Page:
Category Archives: DEQ

DEQ Extends ACP and MVP Comment Period, MVP Suspended in WV

The Richmond Times Dispatch for May 31, 2018, reported that the deadline for comments on the adequacy of water crossing permits for both the Atlantic Coast and Mountain Valley Pipeline to the Virginia State Water Control Board will be extended. The Department of Environmental Quality Web site went down over a week before the May 30 comment deadline and (as of early Friday morning June 1) is still down. DEQ spokesperson Ann Regn said they hope to have the site up and running later on June 1, and that the comment deadline will be extended by however many days the Web site was down.

This means you can continue to send your comments to DEQ! The email addresses for comments are:

For additional instructions (you must reference specific water bodies in your comments) and suggestions on what to say, see our earlier posts on:

In the same article, the Times-Dispatch reported that in West Virginia the Army Corps of Engineers halted “any work on the Mountain Valley Pipeline near four river crossings until it can determine whether its permit allowing work there is in compliance with West Virginia environmental rules. The Sierra Club and other environmental groups asked this month for the permit suspension until a federal judge rules on their lawsuit claiming the permit is too broad in scope.”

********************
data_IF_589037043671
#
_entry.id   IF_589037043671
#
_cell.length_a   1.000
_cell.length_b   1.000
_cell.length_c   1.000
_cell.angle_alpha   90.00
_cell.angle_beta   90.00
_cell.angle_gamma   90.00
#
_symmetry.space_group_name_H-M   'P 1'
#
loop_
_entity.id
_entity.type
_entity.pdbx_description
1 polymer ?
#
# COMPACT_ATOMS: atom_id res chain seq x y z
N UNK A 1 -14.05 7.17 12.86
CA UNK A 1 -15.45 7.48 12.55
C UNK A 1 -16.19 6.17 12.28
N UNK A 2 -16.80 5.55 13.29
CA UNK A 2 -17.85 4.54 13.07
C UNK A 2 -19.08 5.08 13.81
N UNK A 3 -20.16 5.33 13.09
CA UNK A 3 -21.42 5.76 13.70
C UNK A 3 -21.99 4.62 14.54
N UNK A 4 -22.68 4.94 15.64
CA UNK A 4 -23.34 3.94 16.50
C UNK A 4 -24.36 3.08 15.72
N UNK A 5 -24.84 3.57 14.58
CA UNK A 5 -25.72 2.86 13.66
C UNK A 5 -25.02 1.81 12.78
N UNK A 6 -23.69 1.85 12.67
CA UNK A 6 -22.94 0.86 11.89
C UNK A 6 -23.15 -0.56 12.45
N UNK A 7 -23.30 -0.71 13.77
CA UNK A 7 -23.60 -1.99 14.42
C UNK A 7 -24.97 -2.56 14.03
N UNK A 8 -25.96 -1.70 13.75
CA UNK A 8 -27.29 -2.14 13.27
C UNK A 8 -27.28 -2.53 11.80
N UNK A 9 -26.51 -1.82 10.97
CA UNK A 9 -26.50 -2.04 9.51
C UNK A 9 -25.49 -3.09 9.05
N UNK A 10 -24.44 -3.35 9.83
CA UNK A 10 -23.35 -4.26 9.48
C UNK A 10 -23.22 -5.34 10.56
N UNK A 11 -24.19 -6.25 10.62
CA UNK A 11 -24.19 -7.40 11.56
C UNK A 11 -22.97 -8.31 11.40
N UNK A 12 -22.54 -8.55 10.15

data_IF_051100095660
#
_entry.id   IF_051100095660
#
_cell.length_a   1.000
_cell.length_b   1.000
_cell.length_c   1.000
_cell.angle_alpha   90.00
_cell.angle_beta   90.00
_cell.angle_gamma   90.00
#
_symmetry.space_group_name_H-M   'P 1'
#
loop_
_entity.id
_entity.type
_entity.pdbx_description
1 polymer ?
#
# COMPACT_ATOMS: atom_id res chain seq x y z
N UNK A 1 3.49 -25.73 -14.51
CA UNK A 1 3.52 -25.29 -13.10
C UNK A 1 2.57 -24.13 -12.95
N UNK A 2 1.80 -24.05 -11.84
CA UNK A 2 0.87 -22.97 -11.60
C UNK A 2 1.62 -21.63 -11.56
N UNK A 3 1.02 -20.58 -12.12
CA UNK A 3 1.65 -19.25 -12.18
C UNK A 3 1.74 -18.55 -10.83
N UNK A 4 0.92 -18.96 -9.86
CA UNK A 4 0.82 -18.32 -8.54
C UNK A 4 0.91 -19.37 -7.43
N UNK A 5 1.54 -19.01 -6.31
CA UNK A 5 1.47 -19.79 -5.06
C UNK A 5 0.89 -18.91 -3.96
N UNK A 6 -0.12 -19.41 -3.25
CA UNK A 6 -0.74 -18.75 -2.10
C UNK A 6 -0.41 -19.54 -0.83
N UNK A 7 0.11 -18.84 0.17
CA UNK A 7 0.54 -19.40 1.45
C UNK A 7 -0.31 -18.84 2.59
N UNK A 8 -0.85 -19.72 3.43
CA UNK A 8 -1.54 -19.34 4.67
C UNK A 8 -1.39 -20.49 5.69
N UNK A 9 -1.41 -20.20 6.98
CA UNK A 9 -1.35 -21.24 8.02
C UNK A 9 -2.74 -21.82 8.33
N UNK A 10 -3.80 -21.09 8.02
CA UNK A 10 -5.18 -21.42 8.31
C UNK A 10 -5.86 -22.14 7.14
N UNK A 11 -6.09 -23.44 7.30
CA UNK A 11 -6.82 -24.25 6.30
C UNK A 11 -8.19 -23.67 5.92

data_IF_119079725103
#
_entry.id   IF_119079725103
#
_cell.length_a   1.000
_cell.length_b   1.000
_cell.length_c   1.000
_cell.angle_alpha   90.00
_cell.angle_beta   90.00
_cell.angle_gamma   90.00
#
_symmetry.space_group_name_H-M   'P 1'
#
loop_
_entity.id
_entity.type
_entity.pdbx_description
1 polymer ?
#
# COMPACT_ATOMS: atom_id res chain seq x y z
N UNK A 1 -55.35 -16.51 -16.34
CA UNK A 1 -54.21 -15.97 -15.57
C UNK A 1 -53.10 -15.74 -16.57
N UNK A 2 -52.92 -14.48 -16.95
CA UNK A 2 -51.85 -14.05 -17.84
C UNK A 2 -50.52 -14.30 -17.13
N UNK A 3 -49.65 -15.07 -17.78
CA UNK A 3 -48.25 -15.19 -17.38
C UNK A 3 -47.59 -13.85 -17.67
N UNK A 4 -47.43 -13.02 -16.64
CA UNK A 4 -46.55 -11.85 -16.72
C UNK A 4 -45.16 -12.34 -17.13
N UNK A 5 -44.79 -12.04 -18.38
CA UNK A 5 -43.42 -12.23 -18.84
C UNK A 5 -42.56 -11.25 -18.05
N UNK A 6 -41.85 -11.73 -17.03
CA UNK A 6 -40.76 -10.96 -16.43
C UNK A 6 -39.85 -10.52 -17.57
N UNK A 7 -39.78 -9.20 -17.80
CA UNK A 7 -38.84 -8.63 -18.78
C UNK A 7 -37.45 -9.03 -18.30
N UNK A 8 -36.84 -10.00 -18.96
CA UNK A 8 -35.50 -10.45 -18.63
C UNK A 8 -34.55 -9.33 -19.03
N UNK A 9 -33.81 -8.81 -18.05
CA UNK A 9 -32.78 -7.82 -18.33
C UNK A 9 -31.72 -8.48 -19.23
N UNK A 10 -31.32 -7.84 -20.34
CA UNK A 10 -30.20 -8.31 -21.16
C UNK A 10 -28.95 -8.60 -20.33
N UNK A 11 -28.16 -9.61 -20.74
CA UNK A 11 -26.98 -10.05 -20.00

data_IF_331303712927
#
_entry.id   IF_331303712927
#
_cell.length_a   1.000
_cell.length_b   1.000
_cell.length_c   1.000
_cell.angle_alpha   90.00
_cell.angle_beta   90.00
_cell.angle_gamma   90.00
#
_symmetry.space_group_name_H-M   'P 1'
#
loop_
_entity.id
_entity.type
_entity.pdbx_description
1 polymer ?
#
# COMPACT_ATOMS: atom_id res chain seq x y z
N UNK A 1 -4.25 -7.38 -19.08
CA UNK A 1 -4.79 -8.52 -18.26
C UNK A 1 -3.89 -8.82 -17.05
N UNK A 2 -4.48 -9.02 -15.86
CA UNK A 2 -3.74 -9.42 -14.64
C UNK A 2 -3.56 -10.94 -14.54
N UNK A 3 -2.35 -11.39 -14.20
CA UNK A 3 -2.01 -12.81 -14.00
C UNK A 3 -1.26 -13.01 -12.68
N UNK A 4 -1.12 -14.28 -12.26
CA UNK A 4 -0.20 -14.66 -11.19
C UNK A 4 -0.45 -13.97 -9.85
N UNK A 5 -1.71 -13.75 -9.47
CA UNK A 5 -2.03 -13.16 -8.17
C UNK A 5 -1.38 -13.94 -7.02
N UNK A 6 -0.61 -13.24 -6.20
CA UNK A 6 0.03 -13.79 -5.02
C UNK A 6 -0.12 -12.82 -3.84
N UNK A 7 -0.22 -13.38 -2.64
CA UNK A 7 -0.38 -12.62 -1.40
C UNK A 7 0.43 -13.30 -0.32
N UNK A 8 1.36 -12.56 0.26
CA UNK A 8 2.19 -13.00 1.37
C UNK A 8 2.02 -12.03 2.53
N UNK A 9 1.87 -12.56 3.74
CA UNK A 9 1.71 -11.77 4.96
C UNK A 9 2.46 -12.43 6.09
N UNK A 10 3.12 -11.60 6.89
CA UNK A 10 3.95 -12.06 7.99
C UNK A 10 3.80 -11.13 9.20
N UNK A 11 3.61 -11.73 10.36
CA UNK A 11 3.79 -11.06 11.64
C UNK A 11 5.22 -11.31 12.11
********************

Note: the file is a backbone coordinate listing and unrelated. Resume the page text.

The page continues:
Missing, Inaccurate, Incomplete

Photo by Dima Holmes

Those commenting to the Department of Environmental Quality (DEQ) in response to the State Water Control Board (SWCB) request for technical information on specific wetland and/or stream crossings are documenting missing, inaccurate and incomplete wetland and stream information in Table B-1 Revised November 30, 2017, “Impact Table of Waters of the U.S. for the Atlantic Coast Pipeline (ACP) within the U.S. Army Corps of Engineers – Norfolk District.” DEQ requires that all comments to the SWCB refer to specific wetland/stream crossing in the Table, a difficult thing to do if the table is inaccurate or incomplete.

The Executive Summary of the comment submitted by the Rockfish Valley Foundation (RVF) states the problem clearly: